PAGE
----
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MATH 310, FALL 2003 (Combinatorial Problem Solving) Lecture 15, Friday, October 3

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4.1. Shortest Paths Homework (MATH 310#5F): Read 4.2 and 5.1. Do Exercise 4.2: 1,3,5,7 Volunteers: ____________ Problem: 1. Challenge (up to 5+5 pts.) Exercise 4.2. 16. Challenge (up to 5+5 pts.) Exercise 4.2. 16.

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A Network A network is a graph in with a positive integer k(e) assigned to each edge e. This usually represents a “lenght” of an edge. N f i m R h c b d eg j k 20 6 3 2 10 4 6 5 12 3 5 2 6 6 4 4 8 2 2 4 5 3

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Dijkstra’s Algorithm We are looking for a shortest path from vertex a to any other vertex (or to some specific vertx z). At each step of the algorithm the (green) edge e between a labeled vertex p and unlabeled vertex q is selected in such a way, that d(p) + k(e) is minimal. a Labeled vertices Unlabeled vertices p q z e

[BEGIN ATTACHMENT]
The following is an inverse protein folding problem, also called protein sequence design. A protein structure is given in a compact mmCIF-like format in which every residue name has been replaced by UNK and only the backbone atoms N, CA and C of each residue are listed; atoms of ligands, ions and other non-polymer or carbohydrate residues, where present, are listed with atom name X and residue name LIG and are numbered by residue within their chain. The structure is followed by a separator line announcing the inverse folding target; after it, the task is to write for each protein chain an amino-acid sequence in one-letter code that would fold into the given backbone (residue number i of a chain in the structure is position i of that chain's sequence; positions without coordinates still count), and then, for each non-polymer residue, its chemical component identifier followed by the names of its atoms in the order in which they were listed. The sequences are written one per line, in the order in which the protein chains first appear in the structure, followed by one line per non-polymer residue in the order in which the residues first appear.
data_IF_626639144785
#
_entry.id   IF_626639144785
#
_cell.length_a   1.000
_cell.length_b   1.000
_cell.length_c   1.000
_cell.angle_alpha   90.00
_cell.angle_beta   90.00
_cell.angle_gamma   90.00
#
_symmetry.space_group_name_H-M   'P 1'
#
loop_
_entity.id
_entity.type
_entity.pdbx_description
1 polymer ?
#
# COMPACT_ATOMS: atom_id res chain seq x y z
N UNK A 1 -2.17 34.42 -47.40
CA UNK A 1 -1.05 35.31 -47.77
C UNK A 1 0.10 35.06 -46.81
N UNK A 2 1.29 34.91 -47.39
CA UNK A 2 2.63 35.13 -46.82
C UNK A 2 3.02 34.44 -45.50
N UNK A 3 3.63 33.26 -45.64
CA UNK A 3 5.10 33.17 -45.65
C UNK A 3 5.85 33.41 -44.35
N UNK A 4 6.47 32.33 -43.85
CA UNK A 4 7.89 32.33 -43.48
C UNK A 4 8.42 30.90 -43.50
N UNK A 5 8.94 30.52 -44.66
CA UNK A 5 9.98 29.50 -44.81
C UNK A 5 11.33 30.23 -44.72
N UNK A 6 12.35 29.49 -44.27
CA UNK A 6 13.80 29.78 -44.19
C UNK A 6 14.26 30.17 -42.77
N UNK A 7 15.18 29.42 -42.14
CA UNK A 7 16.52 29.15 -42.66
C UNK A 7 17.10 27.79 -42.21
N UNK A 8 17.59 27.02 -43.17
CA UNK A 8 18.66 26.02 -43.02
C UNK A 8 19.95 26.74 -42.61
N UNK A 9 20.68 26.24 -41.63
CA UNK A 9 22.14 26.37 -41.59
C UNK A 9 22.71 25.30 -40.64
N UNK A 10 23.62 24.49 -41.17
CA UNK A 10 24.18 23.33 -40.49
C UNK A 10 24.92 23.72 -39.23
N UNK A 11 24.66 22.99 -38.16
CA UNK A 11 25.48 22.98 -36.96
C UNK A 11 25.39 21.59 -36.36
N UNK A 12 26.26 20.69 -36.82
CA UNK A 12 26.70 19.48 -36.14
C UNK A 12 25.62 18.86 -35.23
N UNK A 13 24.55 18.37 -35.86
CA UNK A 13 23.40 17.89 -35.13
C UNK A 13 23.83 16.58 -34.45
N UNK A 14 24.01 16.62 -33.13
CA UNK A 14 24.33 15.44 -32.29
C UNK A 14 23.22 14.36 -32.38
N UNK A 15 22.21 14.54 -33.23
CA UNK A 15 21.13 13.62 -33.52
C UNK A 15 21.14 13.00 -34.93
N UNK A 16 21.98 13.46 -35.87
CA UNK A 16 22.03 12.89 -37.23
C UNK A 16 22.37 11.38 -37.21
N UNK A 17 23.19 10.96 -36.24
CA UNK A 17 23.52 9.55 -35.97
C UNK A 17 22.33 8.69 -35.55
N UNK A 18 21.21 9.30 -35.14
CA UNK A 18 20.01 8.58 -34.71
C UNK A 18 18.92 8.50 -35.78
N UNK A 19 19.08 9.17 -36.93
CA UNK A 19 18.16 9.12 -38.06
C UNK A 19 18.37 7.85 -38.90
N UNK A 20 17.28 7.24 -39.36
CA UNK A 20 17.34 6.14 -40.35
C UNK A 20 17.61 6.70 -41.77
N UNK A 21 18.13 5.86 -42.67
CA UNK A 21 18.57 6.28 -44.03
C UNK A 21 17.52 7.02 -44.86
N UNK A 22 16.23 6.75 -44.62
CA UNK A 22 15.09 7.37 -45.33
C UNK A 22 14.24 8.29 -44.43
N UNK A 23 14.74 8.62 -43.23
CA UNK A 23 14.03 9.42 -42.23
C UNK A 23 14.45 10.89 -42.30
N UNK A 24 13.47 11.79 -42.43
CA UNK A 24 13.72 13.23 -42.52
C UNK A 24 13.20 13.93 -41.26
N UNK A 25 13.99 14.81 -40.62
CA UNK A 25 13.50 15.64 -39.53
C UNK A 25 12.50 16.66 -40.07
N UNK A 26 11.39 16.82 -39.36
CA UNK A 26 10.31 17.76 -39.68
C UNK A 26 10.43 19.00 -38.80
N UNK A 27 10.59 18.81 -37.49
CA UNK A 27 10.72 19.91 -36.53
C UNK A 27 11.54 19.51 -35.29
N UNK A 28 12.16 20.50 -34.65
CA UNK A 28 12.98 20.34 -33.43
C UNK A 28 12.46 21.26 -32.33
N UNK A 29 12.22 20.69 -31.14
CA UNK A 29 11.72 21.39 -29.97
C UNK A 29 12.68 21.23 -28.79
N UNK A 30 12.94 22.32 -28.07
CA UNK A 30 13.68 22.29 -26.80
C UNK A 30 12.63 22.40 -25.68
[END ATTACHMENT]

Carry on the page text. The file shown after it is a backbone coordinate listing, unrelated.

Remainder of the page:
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Example 1 Find the shortest path from N to R. N f i m R h c b d eg j k 20 6 3 2 10 4 6 5 12 3 5 2 6 6 4 4 8 2 2 4 5 3

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Floyd’s Algorithm FOR k Ã 1 TO n DO FOR i Ã 1 TO n DO FOR j Ã 1 TO n DO IF d ik + d kj < d ij THEN d ij Ã d ik + d kj.

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4.2 Minimal Spanning Trees Minimal spanning tree in a network is a spanning tree whose sum of edge lenghts k(e) is as small as possible. Note: Minimal spanning trees are also called minimum cost spanning trees.

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Prim’s Algorithm We are looking for a minimal spanning tree startingt at some vertex a. At each step of the algorithm the (green) edge e between a labeled vertex p and unlabeled vertex q is selected in such a way, that k(e) is minimal. a Labeled vertices Unlabeled vertices p q z e

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Kruskal’s Algorithm Step 1. Sort the edges: k(e 1 ) · k(e 2 ) ·... · k(e m ). Step 2. FOR i Ã 1 TO m DO add e i to T if that does not form a circuit.

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